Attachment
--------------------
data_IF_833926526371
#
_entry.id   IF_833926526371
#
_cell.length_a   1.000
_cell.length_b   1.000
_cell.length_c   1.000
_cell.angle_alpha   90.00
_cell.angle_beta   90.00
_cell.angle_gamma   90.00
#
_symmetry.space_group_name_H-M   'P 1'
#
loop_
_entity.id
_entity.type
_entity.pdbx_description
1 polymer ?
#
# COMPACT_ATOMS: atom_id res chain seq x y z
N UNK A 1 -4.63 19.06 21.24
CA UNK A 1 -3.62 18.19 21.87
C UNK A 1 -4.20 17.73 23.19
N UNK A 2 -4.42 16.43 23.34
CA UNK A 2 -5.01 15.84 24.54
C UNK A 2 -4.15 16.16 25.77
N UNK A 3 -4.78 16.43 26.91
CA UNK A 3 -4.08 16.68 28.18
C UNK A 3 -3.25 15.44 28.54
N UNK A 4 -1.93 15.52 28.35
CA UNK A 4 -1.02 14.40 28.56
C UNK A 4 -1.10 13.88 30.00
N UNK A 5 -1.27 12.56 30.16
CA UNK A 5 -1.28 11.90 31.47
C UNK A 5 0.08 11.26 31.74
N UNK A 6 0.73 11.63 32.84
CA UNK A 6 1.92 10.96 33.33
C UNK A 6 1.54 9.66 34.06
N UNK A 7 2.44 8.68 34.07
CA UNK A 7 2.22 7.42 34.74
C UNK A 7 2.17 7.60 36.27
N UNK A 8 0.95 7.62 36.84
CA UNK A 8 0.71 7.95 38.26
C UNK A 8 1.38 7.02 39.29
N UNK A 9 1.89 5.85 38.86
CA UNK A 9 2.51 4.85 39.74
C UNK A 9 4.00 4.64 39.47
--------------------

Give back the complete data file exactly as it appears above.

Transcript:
data_IF_833926526371
#
_entry.id   IF_833926526371
#
_cell.length_a   1.000
_cell.length_b   1.000
_cell.length_c   1.000
_cell.angle_alpha   90.00
_cell.angle_beta   90.00
_cell.angle_gamma   90.00
#
_symmetry.space_group_name_H-M   'P 1'
#
loop_
_entity.id
_entity.type
_entity.pdbx_description
1 polymer ?
#
# COMPACT_ATOMS: atom_id res chain seq x y z
N UNK A 1 -4.63 19.06 21.24
CA UNK A 1 -3.62 18.19 21.87
C UNK A 1 -4.20 17.73 23.19
N UNK A 2 -4.42 16.43 23.34
CA UNK A 2 -5.01 15.84 24.54
C UNK A 2 -4.15 16.16 25.77
N UNK A 3 -4.78 16.43 26.91
CA UNK A 3 -4.08 16.68 28.18
C UNK A 3 -3.25 15.44 28.54
N UNK A 4 -1.93 15.52 28.35
CA UNK A 4 -1.02 14.40 28.56
C UNK A 4 -1.10 13.88 30.00
N UNK A 5 -1.27 12.56 30.16
CA UNK A 5 -1.28 11.90 31.47
C UNK A 5 0.08 11.26 31.74
N UNK A 6 0.73 11.63 32.84
CA UNK A 6 1.92 10.96 33.33
C UNK A 6 1.54 9.66 34.06
N UNK A 7 2.44 8.68 34.07
CA UNK A 7 2.22 7.42 34.74
C UNK A 7 2.17 7.60 36.27
N UNK A 8 0.95 7.62 36.84
CA UNK A 8 0.71 7.95 38.26
C UNK A 8 1.38 7.02 39.29
N UNK A 9 1.89 5.85 38.86
CA UNK A 9 2.51 4.85 39.74
C UNK A 9 4.00 4.64 39.47